There are many properties that might be of interest to a compiler. A Pascal compiler needs to know the type and value of a constant. More information is needed for a variable: its type, the static nesting level of the procedure containing its declaration, and where it is located in the target machine's memory. The compiler designer must decide how to represent this information.
The first task in definition table design is to select the set of entities to be represented by definition table keys. Then a set of properties must be defined to carry the information associated with the entities. There is no need to specify relationships between properties and entities: a value of any property may be associated with any entity.
Identifier definitions must be represented by definition table keys if the normal environment module is used. Whether there are other entities that should be represented by definition table keys depends on the particular translation problem.
Entities that are invariably created by an identifier declaration can be represented by the definition table key bound to that declaration. If an entity may be created without being bound to an identifier, however, then it must be represented by a distinct definition table key. For example, the following Pascal variable declaration defines an identifier and creates a variable bound to that identifier, but also creates a type that is not bound to any identifier:
A Pascal compiler could use one key for the definition of
Distinct definition table keys should be used for generated entities that
are "similar" to user-defined entities.
For example, Pascal labels are created only in conjunction with label
definitions; a user-defined label entity can therefore be represented by
the definition table key requested by the environment module to represent
the label definition.
A Pascal compiler will probably create labels in the course of translating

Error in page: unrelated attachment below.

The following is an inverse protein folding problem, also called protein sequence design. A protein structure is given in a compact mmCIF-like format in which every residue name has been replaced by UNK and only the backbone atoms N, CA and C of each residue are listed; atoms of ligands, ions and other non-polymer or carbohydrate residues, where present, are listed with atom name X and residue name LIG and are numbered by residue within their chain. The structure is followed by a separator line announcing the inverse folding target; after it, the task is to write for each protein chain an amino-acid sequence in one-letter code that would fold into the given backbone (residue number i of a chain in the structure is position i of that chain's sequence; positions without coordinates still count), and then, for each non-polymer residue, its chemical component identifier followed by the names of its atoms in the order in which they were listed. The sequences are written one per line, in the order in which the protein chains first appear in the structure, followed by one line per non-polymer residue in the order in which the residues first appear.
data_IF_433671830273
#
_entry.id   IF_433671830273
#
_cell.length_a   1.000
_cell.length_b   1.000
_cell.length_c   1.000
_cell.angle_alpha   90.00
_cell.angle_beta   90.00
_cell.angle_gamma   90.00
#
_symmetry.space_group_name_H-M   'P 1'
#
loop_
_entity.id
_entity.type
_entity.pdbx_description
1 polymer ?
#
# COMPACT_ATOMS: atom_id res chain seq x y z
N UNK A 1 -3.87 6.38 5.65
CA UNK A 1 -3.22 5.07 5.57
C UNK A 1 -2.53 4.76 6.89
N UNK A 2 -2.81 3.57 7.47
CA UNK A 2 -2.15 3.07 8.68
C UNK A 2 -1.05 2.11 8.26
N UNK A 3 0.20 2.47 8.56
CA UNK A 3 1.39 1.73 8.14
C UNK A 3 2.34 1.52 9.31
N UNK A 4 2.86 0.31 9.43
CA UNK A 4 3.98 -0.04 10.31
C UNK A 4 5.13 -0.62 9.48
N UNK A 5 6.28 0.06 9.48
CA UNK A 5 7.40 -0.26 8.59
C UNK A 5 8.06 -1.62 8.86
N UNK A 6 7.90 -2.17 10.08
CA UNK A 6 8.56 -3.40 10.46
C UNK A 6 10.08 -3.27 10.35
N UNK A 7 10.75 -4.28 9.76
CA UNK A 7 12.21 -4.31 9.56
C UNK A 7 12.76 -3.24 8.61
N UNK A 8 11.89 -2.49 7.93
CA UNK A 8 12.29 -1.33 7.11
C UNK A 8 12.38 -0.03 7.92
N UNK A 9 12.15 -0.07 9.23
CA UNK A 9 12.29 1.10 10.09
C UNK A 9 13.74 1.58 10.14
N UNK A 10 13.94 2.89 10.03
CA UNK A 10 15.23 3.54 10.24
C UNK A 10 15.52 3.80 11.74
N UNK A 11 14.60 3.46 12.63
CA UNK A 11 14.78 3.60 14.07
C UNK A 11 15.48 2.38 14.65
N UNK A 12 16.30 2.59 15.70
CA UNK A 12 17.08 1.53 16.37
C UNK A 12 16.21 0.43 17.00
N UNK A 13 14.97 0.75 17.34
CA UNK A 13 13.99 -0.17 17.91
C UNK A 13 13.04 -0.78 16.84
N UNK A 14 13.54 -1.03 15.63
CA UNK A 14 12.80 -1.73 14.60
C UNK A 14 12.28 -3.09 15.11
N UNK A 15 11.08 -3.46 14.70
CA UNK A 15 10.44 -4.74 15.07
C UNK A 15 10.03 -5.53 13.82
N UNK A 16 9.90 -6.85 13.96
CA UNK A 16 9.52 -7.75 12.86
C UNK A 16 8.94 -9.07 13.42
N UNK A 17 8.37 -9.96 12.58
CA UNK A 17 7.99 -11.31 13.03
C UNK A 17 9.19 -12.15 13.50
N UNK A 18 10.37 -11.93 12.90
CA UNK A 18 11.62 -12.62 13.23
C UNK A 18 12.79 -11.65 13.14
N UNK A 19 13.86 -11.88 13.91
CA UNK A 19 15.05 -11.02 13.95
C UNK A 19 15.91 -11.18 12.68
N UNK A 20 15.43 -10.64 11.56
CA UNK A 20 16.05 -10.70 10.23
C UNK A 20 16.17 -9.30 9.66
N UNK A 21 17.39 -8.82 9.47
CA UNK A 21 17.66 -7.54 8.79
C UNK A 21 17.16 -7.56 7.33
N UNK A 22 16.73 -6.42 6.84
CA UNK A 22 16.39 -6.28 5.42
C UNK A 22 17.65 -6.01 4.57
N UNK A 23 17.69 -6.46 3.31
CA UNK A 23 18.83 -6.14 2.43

One possibility is to define a single property to carry all of the information associated with a particular definition table entry. That property would be a structure, with distinct fields to hold the distinct items of information. There is a subtle problem with this approach: Because the items of information associated with an entity are determined at different times by different modules, fields of the structure will be undefined for various periods during its lifetime. If, through an oversight in the design, the compiler accesses one of these undefined fields, then it may very well crash. Such errors are often extremely difficult to diagnose, and the compiler development time is thus increased unnecessarily.
A better approach is to group related information that is obtained at a particular point in the compilation as a single property, and to leave unrelated information or information that is obtained at several different points as separate properties. When a property value is set, that value is complete (if any information was not available at the time, it would have been treated as a separate property), and any query must supply a consistent default value to be returned in case the desired property is not available.
In general, it is better to err on the side of too many properties than too few. Each definition table key is actually implemented as a pointer to a list, with the properties being elements of that list. The list element consists of a code identifying the property and a block of storage large enough to hold a value of the property's type. The length of the list for a particular definition table key is the number of values that have actually been associated with that definition table key. If no update operation is performed for a particular property on an entity, nothing is stored for that property. A valid value is guaranteed to be returned from a query operation because of the default argument supplied to the query call. A default value for a property can be simulated by always using the same value every time the query operation is used for that property.
When properties are combined, the number of list entries may be reduced. (This is not always the case, because two distinct properties only require one list element if one of these properties has its default value.) If the number of list entries is reduced, the time to access properties is reduced. Normally, however, property lists are short and the time to access properties is an insignificant fraction of the total processing time. Thus there is usually little payoff in access time from combining properties.